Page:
The arrival of Diamond Tony, the most vital of Lott’s original gang of four, livens things up. A reformed former addict, he provides a counterpoint to Frankie’s leaden assertions that “money is meaning” and “there’s nothing in the centre of us … just black”. But he also gives Lott a chance to trot out the tired cliche of the upper-class woman who is subjected to rough, borderline-abusive sex – and finds it delightfully exciting. Only in the epilogue do we get a change of key, when Frankie puts down his phone at last and plays with his daughter. It’s a moving passage, delivering some welcome emotional progression. We were never expecting a happy ending, but this, at least, reads like a happy beginning.
Along the way, Lott delivers many hilarious and sad scenes of life in a long-term relationship. He also explores the poignancy and fragility of male friendships, in a manner reminiscent of Graham Swift’s Last Orders. It seems a slight shame that he didn’t take us up to the present day, with Frankie and his motley crew in their fifties, dealing with midlife crises, illness, austerity and Brexit – but perhaps that’s all material for a sequel. What is certain is that by this, his seventh novel, Lott is a far better writer than he was when he began. He is less eager to impress, and, crucially, careful to linger over moral difficulty and vulnerability rather than evading it.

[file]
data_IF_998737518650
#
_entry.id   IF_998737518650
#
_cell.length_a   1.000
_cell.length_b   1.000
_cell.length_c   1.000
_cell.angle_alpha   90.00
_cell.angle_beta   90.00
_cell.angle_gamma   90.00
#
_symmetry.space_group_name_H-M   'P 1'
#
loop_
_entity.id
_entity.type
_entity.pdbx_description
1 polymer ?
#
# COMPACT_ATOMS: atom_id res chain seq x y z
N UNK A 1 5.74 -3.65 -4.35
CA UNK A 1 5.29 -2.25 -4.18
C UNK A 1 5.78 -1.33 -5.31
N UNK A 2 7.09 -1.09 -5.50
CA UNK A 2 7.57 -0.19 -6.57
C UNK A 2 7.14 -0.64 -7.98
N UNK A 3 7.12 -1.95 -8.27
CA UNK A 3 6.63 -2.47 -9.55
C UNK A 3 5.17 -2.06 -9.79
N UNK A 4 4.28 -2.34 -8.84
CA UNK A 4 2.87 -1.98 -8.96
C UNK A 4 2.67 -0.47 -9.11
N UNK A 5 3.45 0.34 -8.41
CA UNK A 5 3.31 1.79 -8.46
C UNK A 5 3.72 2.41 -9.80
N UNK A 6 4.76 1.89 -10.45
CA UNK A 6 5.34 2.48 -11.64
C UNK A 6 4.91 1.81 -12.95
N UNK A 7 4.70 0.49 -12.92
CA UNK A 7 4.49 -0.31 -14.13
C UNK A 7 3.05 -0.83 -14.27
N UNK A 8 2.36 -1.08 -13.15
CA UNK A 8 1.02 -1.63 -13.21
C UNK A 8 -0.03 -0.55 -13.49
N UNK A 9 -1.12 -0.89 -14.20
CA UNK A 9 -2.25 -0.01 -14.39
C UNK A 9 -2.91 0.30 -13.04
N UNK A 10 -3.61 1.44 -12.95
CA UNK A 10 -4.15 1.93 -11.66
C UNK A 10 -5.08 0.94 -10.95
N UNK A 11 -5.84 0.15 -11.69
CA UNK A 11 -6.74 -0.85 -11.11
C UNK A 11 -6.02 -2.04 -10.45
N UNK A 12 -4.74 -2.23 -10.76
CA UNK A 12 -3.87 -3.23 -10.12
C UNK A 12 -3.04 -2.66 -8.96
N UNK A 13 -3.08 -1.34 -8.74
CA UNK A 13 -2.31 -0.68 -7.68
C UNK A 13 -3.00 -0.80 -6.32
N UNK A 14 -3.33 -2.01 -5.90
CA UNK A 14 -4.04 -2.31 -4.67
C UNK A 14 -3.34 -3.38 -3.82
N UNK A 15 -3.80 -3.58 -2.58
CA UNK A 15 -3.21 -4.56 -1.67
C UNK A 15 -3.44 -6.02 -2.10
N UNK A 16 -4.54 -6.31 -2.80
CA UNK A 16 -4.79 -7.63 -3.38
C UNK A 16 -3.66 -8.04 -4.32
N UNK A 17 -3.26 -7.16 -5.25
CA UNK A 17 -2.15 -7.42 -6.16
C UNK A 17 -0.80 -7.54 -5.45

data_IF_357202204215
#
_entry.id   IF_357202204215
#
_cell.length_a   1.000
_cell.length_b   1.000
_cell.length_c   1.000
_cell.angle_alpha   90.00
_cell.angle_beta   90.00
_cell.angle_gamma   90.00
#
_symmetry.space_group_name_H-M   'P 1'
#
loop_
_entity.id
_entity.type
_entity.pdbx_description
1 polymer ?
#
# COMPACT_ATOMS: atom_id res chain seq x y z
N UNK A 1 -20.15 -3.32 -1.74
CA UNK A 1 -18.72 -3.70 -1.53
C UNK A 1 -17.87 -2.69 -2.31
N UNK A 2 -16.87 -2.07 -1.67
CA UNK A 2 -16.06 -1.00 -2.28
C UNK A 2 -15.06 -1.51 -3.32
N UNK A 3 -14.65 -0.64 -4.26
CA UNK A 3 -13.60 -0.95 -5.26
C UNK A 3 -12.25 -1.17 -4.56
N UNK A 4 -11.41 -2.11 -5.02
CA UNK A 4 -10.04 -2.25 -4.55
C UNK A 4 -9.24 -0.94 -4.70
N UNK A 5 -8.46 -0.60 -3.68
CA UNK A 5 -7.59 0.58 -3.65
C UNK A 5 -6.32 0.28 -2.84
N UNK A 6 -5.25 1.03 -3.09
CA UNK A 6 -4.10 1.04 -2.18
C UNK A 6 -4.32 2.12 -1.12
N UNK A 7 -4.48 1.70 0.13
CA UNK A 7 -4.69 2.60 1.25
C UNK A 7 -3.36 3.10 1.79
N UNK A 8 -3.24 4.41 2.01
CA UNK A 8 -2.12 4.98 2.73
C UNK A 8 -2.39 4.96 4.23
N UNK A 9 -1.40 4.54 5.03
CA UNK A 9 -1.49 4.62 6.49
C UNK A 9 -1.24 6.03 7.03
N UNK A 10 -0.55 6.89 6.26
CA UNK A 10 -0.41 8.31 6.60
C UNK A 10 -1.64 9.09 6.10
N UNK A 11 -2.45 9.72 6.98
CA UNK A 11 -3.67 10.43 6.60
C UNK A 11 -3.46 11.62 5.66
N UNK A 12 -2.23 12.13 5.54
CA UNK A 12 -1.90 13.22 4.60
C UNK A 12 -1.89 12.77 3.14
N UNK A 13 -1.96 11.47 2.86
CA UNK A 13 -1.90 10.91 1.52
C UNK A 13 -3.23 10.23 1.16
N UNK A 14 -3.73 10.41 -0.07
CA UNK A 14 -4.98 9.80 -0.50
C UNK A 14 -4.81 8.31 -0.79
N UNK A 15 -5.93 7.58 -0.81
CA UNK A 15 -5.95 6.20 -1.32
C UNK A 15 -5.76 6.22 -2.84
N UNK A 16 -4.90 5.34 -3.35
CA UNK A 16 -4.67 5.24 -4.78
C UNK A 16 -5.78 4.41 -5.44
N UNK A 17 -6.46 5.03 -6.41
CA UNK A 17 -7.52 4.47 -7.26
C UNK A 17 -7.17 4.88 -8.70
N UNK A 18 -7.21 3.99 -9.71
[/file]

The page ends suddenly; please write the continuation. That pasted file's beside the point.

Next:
Spanning the years from Millennium Eve up to 2008, Tim Lott’s latest revisits characters from his 1999 debut novel, White City Blue, to map their fluctuating progress through that pre-crash innocence, with the focus again on fly- by-night Frankie, now married to flinty Veronica and running his estate agency...
The problem is that we know it’s all going to come falling down, around Frankie in particular, but are never invested enough to care about the inevitable impact on their lives.
Nodge, however, is a fine character and the only one with a heart that seems to work. Pity we don’t hear more from him.